SONA2016: 18 acts passed in Parliament last year

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The National Assembly is quiet before the arrival of guests and Members of Parliament ahead of the State of the Nation Address, 12 February 2015.

CAPE TOWN – Despite the entertainment that Parliament provided last year with the student protests and MPs shouting across the National Assembly floor, work was being done.

Last year, President Jacob Zuma signed 18 bills into law.

Some of the new legislation has helped strengthen South Africa’s constitutional democracy while other bills helped Eskom keep the lights on and approved funds for wasteful expenditure.

Here is a list of all the acts passed last year:


The Eskom Subordinated Loan Special Appropriation Amendment Bill and Eskom Special Appropriation Bill took the shortest time to pass through Parliament, at only one month.

In June last year Finance Minister Nhlanhla Nene told MPs they had no choice but to rescue the ailing power utility.

The bills, signed into law on July 3 resulted in a R23-billion bail-out for Eskom.

The Appropriation Bill signed into law on July 24 allowed for money from the National Revenue Fund to be appropriated for government requirements for the 2015/2016 financial year.

The Rates and Monetary Amounts and Amendment of Revenue Laws Bill passed on November 8 amended tax rates and monetary amounts.

On December 15 he passed the Finance Bill, which allowed for the unauthorised expenditure of more than R100-million to be approved (an important note is that it doesn’t “detract from or limit any power or duty to take appropriate steps to recover unauthorised expenditure from a responsible official or former official”) and the New Development Bank Special Appropriation Bill, which allows South Africa to pay the first instalment required to loan from the Brics bank (set up by Brazil, Russia, India, China and SA).

South Africa needed about R2-billion from the National Revenue Fund (Treasury) for the initial capital investment.

On Christmas Eve, (December 24) Zuma was still at work and signed the now-controversial Tax Laws Amendment Bill into law. From March 1, employees will only have access to one third in of their retirement funds, while two-thirds will be paid out in instalments upon retirement.

Cosatu has strongly objected to the new legislation, saying that the government does not have the right to dictate to workers how and when they can spend their retirement savings.

On May 30, the Division of Revenue Bill was passed, allowing for the equal division of funds raised in all sections of government for the 2015/16 financial year. An amendment to this bill is yet to be approved.

The Financial and Fiscal Commission Amendment Bill, signed into law on July 3, sets out changes in the Financial and Fiscal Commission to fully align its functions with the Constitution and the Public Finance Management Act, 1999.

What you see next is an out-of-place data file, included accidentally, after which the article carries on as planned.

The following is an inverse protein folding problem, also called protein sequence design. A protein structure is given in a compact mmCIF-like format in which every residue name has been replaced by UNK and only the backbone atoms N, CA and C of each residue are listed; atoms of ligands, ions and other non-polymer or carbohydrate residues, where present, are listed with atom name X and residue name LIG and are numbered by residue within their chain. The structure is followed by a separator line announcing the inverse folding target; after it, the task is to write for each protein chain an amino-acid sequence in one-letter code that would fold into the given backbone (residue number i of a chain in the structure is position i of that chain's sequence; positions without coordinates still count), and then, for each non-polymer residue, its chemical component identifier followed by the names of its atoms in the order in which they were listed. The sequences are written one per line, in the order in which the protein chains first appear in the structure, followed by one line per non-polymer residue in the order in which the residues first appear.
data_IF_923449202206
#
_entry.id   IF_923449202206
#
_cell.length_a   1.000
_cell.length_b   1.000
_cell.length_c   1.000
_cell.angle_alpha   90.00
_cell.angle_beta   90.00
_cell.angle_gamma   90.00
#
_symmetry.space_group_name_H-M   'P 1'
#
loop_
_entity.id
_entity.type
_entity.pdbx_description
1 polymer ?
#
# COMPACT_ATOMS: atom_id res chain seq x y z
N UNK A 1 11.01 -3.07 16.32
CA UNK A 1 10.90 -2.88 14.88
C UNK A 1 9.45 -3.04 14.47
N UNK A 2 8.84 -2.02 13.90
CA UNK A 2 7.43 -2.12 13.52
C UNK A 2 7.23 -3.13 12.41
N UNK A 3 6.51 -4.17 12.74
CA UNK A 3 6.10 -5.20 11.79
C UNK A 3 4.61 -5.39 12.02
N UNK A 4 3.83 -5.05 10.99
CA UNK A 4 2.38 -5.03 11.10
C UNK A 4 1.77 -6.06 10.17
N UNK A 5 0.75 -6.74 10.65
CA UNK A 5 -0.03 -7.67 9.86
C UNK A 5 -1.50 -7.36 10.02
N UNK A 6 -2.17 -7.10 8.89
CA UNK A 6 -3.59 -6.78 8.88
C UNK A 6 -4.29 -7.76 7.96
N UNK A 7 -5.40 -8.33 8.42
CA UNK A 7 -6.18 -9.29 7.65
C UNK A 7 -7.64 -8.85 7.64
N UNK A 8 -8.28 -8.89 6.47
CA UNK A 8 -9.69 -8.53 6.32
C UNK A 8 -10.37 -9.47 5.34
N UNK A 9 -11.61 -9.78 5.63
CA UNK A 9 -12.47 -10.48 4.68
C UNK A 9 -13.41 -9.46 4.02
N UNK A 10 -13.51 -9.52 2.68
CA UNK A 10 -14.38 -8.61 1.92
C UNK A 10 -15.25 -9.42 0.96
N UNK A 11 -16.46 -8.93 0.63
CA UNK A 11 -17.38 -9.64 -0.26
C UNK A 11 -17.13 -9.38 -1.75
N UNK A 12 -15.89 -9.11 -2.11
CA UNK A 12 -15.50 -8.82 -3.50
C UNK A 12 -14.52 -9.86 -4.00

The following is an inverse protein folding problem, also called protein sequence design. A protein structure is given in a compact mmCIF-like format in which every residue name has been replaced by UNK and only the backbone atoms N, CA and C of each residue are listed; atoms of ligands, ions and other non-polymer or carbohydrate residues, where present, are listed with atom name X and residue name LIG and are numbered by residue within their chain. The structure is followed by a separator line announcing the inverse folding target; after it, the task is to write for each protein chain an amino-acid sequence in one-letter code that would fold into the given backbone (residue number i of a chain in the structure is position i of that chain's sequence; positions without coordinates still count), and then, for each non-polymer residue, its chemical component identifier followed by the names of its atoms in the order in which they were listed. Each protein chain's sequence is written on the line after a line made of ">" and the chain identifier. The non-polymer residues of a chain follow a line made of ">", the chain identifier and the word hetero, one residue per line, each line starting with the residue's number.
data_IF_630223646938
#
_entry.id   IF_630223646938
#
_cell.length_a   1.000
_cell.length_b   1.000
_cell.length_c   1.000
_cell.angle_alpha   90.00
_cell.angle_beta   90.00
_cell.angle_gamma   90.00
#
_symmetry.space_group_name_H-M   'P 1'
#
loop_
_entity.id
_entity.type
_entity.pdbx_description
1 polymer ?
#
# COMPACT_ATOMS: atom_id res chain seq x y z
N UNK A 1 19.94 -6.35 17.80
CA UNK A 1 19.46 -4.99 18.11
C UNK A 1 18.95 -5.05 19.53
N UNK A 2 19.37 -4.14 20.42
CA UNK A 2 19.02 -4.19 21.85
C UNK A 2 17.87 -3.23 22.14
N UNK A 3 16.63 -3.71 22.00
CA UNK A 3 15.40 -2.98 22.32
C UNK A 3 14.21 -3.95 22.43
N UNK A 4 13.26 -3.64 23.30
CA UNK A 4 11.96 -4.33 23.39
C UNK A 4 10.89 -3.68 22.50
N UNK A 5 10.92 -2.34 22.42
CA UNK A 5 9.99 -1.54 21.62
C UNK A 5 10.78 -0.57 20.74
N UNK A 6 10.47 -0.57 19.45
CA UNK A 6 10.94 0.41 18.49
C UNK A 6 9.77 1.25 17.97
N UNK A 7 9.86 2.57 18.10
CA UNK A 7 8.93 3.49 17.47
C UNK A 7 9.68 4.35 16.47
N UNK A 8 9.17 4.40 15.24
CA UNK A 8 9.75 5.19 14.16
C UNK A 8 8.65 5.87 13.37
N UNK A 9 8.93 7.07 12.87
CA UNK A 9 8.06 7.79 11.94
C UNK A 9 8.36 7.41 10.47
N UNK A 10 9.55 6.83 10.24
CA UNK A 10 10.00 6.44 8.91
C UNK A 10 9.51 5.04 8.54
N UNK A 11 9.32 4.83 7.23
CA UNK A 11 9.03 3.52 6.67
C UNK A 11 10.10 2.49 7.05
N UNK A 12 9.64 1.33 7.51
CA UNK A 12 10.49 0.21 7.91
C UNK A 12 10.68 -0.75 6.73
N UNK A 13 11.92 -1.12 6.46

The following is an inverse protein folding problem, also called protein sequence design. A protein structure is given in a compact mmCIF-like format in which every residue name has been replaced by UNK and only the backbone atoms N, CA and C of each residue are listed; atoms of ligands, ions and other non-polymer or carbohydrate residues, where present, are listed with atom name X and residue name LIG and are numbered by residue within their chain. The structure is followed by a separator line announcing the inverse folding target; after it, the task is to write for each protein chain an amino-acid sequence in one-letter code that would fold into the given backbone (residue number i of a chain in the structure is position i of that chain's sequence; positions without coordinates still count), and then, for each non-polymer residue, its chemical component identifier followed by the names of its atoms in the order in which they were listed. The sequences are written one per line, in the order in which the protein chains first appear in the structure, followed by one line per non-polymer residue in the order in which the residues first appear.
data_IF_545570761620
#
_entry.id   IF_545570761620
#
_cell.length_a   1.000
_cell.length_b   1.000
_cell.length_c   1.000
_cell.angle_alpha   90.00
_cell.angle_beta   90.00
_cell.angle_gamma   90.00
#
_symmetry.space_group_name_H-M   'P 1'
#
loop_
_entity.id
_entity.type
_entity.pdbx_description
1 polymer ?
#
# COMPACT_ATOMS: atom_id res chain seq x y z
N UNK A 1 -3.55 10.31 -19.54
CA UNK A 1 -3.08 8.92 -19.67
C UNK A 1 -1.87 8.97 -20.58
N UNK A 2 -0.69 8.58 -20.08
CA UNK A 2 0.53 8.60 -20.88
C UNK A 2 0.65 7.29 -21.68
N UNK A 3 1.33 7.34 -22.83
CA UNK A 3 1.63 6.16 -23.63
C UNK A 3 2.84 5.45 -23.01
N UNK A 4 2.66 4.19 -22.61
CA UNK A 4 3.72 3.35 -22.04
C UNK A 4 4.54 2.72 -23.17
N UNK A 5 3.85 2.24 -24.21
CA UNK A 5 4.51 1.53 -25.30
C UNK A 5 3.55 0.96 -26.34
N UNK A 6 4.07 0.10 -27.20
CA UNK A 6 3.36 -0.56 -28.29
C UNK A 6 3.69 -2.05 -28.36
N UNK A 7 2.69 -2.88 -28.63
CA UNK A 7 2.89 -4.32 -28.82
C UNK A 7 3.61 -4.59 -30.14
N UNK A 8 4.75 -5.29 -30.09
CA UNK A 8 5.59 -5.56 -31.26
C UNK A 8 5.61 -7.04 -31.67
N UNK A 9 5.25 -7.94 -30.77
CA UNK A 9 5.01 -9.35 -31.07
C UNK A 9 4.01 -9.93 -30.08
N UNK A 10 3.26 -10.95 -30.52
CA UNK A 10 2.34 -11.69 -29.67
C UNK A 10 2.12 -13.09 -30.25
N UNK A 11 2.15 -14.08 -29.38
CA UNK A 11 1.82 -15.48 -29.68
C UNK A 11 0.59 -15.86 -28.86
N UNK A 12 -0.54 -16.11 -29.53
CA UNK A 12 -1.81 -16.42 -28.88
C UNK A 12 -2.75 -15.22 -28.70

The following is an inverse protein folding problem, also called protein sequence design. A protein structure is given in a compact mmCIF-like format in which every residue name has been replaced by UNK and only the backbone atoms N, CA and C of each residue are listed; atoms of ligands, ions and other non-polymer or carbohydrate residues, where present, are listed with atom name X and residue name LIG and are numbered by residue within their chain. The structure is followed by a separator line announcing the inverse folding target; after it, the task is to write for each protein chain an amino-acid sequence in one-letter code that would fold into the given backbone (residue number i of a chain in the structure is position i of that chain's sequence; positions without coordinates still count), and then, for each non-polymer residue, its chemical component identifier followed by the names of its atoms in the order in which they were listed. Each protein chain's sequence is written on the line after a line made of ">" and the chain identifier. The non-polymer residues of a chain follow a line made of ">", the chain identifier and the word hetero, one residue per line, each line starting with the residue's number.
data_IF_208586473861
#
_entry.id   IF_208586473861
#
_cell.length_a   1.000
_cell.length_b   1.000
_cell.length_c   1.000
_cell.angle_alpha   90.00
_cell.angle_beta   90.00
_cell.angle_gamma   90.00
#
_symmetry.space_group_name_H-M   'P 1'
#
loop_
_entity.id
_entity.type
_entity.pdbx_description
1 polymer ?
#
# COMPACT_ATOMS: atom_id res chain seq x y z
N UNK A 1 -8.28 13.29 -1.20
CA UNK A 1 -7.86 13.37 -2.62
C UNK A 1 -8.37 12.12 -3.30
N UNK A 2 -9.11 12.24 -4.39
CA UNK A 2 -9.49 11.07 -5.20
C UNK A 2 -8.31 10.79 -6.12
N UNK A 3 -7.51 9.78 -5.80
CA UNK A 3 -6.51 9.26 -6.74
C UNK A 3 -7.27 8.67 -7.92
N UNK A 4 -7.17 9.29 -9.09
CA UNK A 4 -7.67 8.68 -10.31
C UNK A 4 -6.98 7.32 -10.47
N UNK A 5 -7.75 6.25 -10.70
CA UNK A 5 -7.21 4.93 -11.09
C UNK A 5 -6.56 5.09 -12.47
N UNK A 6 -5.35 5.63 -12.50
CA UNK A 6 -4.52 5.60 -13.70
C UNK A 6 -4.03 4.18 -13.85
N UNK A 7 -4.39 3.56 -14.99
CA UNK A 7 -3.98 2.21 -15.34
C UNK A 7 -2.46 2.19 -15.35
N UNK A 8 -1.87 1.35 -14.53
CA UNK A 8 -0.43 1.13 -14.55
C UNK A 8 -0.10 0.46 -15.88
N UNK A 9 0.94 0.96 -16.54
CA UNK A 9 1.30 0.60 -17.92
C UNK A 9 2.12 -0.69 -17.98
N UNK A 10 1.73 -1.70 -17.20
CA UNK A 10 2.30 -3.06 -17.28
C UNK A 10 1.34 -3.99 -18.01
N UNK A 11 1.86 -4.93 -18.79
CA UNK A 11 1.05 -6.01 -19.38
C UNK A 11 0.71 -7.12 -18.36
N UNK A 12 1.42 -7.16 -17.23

New roles are aimed at improving oversight in the commission by introducing an administrative position of chief executive, who may not be a member of the commission or occupy the position for more than five years.

On December 15, the Disaster Management Amendment Bill was signed into law, thereby allowing the country to be better prepared for climate change-related disasters like floods.

The act stipulates the inclusion of new disaster risk assessments and mapping of risk areas where communities are vulnerable to disasters.

Assessments should also include plans to reduce the risk of disaster through adaptation to climate change.

The Refugees Amendment Bill, which became an act on September 23, allows the public and media access to cases heard by the Refugee Appeals Tribunal.

This is only on condition that the asylum-seeker in question gives his or her consent and if it’s in the public interest.

The Merchant Shipping Amendment Bill signed on October 19 makes changes to the Merchant Shipping Act of 1951.

The adjustments bring the legislation more in line with the Maritime Labour Convention, 2006 and the Work in Fishing Convention, 2007.

Anyone employed to work on a South African-owned ship must be physically fit and pass the colour and form vision tests before they can legally work.

On December 15 Zuma signed another four bills:

The Agremnt South Africa Bill is quite complicated in its scope but basically improves regulation and better transparency around the construction of big infrastructure projects.

Under the Defence Laws Repeal and Amendment Bill, 16 defence acts were made redundant.

The Castle Management Act, 1993 was amended to remove a paragraph that was deemed unconstitutional.

The Promotion and Protection of Investment Bill is aimed at allowing the government to create a more transparent environment for private investments.

It replaces previous investment treaties held with several European governments.

The Criminal Matters Amendment Bill makes changes to the Criminal Procedures Act of 1977. The changes are regarding infrastructure-related offences.

On December 24 Zuma signed another two bills into law.

The Judicial Matters Amendment Bill creates more stability in the courts as it permits acting magistrates to be appointed for 12 months instead of three as previously stated.

It is also aimed at achieving improved reporting by the Special Investigations Unit (SIU) due to the amendment of the Special Investigating Units and Special Tribunals Act, 1996.

The head of the SIU is now expected to report quarterly to the president and cabinet member responsible for the unit on the progress of its investigations brought before the special tribunal.

The Tax Administration Laws Amendment Bill made minor adjustments to 11 different tax-related acts.

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